The High Court has today upheld the quashing of a guilty verdict in the case of the first huntsman to be prosecuted under the Hunting Act - rejecting an appeal by the Crown Prosecution Service.
The Countryside Alliance has welcomed the ruling, saying it will make the prosecution of many Hunting Act offences much more difficult.
The Hunting Act is an increasingly pointless piece of legislation that offered little and has achieved less
Simon Hart - Countryside Alliance
Tony Wright was originally prosecuted for an alleged offence which occurred a few weeks after the Hunting Act came into force in February 2005. He was found guilty in the Magistrates Court, but his conviction was subsequently overturned in Exeter Crown Court.
The CPS appealed that judgment arguing that it should have been for Mr Wright to prove that he was hunting legally, and that ‘hunting a mammal’ includes ‘searching’ for it. The High Court today rejected that appeal.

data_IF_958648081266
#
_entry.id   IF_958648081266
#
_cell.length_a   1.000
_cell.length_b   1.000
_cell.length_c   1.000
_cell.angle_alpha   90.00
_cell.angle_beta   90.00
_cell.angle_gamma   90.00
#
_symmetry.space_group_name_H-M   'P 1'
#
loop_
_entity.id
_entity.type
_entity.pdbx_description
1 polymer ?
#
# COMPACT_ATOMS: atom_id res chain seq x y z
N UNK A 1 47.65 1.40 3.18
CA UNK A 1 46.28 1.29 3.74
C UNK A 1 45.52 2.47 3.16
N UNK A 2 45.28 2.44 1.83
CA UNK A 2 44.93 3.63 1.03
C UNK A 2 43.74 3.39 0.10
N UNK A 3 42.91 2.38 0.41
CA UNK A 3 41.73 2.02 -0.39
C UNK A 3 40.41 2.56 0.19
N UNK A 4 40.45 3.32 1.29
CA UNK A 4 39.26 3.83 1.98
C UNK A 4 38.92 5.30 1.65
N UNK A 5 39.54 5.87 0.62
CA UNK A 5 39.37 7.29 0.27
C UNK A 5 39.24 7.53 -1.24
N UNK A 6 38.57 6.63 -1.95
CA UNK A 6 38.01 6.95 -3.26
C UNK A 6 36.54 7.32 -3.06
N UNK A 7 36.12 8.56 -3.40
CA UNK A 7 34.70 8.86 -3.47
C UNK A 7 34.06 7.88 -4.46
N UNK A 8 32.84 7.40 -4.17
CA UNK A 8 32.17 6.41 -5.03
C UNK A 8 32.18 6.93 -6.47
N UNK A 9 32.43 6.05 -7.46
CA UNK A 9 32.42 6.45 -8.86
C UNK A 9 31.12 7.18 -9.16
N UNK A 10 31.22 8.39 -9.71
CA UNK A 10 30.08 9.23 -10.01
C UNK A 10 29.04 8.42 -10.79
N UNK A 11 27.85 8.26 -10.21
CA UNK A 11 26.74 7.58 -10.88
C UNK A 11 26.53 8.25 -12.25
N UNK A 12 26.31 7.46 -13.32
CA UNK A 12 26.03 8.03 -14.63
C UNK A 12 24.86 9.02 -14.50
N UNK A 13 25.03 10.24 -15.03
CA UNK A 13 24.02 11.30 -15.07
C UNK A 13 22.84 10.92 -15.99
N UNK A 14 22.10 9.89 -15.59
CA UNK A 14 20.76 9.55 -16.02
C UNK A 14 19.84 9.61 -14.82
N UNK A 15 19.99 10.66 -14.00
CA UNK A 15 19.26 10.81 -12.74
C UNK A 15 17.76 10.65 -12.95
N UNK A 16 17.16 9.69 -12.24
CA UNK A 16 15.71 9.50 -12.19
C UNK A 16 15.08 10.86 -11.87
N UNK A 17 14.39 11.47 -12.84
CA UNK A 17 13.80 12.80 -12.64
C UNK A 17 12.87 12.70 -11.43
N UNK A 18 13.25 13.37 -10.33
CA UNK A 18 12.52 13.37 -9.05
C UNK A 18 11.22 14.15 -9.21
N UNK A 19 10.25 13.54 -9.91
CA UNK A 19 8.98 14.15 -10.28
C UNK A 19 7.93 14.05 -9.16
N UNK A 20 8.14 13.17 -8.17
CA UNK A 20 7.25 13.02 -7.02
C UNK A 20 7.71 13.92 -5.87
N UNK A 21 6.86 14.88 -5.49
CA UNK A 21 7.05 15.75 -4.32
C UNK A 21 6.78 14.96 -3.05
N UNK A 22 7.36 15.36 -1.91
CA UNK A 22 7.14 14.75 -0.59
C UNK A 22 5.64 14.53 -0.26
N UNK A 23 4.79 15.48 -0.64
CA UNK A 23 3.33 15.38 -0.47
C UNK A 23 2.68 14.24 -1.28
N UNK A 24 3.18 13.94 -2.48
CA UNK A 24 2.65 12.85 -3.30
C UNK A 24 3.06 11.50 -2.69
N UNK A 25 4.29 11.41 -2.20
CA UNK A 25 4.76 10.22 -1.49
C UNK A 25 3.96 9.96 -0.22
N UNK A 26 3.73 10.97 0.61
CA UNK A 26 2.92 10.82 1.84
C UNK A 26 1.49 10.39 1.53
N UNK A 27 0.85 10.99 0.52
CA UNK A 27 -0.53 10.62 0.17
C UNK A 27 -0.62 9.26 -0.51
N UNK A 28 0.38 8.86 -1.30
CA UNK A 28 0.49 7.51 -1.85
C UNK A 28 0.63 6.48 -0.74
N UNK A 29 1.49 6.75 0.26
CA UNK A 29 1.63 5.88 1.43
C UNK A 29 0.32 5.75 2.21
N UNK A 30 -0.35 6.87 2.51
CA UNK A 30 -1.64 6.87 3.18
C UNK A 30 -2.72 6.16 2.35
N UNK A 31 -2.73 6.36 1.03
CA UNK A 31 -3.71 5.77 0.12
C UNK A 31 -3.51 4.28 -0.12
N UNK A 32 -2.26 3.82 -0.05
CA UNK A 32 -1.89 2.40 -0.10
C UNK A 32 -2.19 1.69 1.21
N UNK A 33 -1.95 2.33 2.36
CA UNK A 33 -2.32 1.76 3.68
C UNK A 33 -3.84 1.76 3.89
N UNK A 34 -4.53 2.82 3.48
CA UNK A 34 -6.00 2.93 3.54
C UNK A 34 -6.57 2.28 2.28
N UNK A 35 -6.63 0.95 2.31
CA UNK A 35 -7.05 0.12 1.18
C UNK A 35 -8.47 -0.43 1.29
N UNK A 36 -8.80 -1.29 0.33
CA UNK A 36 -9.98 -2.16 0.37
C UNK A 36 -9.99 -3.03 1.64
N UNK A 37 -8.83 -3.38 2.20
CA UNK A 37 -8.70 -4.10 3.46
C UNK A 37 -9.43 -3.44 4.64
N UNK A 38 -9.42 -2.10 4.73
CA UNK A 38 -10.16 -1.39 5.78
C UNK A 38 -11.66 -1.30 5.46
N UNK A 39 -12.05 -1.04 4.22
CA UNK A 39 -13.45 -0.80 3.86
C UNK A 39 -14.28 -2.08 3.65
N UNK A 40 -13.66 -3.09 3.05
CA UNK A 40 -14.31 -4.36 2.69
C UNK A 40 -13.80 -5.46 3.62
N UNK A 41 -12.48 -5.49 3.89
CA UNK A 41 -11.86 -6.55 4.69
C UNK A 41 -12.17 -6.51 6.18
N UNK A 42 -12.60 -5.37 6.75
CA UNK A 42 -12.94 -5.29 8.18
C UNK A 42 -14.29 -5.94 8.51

Tony Wright said: “This prosecution has now dragged on for over three years and during that time I have been living under the threat of a criminal conviction. If this judgment, though, makes it less likely that other people will face the sort of vindictive prosecution that I have been through then it has all been worth it.”
Simon Hart, Chief Executive of the Countryside Alliance, said: “Even before today’s judgment only five people connected to hunts have been convicted of any offence since the Act came into force. The CPS argued in court that if it lost this appeal ‘prosecutions under the 2004 Act would rarely be viable’ so there should now be even fewer prosecutions. The Hunting Act is an increasingly pointless piece of legislation that offered little and has achieved less. Politicians of all parties are coming to realise that it has failed and it is now a question of when, not if, the Hunting Act is repealed.”